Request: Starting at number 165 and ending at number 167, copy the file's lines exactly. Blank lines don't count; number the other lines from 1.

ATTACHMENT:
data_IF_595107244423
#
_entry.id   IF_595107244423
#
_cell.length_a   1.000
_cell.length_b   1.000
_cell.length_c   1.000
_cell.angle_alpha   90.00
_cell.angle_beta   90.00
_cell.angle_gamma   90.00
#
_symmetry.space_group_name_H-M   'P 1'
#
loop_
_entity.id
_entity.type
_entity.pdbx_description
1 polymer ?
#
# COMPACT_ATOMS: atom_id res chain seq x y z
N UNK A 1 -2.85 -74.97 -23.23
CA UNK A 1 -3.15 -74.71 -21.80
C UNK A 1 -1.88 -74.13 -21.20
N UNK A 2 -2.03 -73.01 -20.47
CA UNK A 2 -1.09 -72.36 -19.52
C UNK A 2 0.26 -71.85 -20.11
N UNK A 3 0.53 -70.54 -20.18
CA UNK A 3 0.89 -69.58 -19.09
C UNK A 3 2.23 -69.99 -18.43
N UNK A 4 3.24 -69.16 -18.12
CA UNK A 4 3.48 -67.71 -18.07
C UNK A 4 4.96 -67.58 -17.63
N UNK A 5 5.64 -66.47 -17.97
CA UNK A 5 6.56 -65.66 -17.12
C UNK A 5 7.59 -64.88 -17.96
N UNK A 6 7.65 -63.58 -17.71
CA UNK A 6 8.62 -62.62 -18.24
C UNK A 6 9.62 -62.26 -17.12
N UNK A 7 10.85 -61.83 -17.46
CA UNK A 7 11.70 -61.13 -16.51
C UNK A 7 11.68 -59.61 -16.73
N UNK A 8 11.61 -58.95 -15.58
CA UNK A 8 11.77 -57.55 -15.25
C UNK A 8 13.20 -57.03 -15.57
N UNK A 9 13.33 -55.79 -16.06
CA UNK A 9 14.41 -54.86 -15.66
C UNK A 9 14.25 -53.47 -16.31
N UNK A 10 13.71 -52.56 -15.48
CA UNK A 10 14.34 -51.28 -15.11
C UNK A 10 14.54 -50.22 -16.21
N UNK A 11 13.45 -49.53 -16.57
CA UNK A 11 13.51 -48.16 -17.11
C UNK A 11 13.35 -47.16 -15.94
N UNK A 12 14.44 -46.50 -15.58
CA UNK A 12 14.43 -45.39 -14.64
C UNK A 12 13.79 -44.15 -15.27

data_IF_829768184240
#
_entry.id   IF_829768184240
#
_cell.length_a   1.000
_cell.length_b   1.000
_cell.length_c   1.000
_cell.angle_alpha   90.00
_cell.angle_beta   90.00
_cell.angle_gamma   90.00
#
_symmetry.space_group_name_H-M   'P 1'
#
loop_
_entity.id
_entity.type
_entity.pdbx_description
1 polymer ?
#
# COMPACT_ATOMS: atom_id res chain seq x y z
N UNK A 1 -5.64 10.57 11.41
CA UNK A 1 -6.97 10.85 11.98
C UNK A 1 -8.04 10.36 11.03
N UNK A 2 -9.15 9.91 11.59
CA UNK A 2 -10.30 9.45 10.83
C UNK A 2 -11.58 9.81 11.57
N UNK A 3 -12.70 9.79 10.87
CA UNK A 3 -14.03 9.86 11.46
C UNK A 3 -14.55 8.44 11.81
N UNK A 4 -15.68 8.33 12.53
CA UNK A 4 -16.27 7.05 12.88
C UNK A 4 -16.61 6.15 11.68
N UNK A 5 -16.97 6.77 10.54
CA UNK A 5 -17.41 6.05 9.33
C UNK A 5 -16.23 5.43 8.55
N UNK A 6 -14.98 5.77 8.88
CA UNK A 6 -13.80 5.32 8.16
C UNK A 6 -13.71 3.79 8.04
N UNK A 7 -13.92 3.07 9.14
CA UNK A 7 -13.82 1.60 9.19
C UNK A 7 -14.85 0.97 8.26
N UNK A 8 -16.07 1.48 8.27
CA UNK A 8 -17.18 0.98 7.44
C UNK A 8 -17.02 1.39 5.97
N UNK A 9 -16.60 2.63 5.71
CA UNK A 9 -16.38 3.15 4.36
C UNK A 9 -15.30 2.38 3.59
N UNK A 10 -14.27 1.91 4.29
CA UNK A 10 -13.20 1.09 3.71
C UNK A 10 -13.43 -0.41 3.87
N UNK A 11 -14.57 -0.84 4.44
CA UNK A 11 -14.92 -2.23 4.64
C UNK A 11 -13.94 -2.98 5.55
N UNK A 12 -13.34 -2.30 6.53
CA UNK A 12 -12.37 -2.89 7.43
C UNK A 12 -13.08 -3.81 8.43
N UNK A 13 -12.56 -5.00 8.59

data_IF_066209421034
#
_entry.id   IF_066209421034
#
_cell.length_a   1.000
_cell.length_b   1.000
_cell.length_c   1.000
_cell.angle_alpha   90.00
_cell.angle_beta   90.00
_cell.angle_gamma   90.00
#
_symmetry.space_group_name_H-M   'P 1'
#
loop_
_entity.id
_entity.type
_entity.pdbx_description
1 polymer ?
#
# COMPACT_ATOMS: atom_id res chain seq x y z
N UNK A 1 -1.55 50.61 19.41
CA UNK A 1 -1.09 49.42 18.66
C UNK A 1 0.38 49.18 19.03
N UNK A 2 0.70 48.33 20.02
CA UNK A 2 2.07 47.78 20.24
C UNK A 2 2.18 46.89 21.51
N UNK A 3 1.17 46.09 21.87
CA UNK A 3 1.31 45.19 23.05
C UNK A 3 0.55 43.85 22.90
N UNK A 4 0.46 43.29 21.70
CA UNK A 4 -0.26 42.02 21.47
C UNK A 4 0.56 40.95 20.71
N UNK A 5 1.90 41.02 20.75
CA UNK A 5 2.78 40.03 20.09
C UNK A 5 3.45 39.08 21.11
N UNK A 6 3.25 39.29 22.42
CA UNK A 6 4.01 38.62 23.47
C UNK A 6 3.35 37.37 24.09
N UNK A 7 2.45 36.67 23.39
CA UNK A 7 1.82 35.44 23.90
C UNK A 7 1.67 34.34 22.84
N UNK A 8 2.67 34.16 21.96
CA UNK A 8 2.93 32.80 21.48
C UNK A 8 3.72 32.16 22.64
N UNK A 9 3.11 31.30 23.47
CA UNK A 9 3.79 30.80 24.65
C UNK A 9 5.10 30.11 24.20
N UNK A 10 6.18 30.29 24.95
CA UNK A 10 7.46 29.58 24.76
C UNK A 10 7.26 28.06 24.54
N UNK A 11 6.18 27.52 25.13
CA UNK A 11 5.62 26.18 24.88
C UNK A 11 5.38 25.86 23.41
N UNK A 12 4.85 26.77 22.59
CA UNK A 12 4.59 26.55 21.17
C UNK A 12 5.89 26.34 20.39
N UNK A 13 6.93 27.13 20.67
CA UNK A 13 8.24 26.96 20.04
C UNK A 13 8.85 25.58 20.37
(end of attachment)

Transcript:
CA UNK A 11 5.62 26.18 24.88
C UNK A 11 5.38 25.86 23.41
N UNK A 12 4.85 26.77 22.59